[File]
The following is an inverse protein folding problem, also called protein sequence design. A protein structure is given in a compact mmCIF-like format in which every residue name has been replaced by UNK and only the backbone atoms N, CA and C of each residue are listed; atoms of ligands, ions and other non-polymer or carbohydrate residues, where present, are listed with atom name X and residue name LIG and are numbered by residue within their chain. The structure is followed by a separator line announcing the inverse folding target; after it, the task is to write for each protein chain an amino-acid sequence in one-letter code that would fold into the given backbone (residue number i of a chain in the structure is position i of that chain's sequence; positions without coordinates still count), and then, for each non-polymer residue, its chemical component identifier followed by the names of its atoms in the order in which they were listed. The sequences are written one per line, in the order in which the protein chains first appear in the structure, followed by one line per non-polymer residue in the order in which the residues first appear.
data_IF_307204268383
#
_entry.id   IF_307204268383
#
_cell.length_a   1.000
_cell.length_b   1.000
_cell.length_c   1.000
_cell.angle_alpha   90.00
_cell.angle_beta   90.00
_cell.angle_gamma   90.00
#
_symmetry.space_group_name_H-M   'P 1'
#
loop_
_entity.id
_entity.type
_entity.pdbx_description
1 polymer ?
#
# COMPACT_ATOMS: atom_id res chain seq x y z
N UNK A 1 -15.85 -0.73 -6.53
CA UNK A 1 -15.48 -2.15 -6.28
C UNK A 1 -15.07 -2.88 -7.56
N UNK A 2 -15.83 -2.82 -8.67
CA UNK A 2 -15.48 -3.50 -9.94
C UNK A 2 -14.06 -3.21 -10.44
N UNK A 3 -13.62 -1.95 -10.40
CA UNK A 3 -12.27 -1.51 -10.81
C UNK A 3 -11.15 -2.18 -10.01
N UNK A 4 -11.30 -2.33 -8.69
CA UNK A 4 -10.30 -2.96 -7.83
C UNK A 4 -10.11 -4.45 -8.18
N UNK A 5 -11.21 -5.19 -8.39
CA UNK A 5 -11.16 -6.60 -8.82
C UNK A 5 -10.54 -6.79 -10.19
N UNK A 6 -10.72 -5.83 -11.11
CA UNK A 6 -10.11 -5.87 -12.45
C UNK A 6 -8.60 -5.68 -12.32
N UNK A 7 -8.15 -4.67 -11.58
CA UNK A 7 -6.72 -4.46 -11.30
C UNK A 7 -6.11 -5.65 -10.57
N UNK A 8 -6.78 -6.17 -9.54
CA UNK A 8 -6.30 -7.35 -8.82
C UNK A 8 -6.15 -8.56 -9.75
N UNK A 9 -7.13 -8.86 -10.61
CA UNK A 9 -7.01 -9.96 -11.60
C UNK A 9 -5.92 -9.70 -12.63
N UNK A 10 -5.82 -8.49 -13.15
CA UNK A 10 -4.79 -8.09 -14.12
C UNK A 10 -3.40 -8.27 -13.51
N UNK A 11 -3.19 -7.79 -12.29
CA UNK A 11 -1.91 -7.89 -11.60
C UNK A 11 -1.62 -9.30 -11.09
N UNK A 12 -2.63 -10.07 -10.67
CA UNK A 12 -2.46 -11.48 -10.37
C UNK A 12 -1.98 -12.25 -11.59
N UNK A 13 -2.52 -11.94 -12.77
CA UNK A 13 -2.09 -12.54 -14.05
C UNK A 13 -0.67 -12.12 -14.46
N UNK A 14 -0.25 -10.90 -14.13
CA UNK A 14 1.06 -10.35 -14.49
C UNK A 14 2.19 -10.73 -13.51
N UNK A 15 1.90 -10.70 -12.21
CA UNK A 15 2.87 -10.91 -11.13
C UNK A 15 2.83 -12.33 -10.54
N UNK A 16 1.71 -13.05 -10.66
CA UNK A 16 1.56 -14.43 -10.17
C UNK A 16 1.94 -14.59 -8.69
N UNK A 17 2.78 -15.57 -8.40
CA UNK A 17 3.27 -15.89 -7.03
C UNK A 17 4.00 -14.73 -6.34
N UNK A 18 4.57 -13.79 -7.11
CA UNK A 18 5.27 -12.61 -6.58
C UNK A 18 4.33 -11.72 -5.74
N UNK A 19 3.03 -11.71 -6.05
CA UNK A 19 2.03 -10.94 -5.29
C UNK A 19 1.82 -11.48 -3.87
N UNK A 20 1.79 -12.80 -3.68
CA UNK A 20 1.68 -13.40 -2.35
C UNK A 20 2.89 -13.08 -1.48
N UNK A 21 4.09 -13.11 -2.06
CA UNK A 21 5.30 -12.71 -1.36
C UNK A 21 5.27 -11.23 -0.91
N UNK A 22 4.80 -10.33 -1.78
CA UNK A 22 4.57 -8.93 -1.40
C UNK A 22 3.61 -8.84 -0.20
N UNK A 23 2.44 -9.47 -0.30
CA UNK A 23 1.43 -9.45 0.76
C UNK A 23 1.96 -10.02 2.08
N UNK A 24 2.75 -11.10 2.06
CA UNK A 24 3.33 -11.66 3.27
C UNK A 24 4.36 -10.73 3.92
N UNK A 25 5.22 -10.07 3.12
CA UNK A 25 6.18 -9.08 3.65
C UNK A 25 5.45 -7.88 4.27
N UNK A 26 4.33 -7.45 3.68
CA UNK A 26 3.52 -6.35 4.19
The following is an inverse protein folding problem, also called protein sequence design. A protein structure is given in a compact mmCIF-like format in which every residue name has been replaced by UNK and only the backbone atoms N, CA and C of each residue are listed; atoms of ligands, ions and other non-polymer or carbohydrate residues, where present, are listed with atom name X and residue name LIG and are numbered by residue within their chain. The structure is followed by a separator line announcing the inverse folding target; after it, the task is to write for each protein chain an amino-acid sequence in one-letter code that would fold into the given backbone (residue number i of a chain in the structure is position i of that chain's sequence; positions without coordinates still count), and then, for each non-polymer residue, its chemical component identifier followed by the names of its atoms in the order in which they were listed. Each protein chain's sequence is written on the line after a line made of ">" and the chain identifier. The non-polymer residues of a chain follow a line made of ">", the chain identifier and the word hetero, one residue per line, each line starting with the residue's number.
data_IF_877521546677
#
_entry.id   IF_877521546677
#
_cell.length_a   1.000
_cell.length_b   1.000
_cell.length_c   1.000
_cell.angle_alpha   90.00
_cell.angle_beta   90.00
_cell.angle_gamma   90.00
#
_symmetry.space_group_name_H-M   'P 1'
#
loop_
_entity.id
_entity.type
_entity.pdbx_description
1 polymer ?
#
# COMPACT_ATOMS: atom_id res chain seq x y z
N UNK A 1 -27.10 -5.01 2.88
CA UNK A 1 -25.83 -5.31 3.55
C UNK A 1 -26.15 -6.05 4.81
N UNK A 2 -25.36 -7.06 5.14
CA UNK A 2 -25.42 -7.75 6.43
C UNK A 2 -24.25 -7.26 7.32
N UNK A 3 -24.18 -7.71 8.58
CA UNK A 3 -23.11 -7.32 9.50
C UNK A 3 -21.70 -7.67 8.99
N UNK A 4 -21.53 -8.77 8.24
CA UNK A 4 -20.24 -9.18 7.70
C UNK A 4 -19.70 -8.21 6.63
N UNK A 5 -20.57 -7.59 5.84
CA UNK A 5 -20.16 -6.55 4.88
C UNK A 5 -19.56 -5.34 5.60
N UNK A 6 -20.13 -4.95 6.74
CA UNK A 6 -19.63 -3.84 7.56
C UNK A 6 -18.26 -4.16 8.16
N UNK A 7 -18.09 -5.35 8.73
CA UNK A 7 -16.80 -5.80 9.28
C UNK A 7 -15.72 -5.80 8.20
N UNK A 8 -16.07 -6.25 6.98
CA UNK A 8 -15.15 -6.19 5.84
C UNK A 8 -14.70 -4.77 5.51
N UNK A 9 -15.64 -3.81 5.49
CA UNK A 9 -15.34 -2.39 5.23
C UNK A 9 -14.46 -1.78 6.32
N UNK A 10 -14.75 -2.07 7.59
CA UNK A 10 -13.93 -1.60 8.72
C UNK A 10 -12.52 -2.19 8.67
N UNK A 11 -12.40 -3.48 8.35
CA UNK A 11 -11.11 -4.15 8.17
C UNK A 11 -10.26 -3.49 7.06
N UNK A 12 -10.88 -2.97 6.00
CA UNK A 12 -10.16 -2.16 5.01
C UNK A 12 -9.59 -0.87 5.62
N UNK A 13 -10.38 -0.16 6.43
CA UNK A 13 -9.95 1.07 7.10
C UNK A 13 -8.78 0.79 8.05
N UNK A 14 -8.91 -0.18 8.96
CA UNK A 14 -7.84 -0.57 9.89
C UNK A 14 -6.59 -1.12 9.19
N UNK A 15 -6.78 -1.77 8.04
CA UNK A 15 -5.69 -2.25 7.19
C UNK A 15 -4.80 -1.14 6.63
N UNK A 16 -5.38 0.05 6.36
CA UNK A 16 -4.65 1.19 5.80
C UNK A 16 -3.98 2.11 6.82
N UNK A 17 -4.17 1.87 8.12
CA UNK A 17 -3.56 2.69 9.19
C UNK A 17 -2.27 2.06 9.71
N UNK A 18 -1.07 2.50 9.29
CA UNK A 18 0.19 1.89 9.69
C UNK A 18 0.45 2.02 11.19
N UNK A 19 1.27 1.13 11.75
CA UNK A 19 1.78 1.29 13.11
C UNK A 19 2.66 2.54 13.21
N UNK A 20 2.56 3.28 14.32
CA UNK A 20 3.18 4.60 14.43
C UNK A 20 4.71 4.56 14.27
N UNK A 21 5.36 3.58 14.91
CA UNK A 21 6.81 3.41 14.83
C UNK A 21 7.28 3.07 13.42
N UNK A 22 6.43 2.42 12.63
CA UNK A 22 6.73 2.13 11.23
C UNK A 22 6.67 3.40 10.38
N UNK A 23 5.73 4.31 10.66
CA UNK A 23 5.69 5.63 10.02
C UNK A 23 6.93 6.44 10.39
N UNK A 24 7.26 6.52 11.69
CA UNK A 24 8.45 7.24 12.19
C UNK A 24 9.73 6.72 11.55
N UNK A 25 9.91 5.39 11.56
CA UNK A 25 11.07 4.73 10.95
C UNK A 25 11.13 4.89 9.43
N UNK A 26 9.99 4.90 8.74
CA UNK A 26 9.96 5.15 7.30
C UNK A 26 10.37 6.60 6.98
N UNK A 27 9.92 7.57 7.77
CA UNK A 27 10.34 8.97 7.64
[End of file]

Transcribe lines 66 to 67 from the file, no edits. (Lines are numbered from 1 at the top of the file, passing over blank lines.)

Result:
C UNK A 15 2.83 -12.33 -10.54
N UNK A 16 1.71 -13.05 -10.66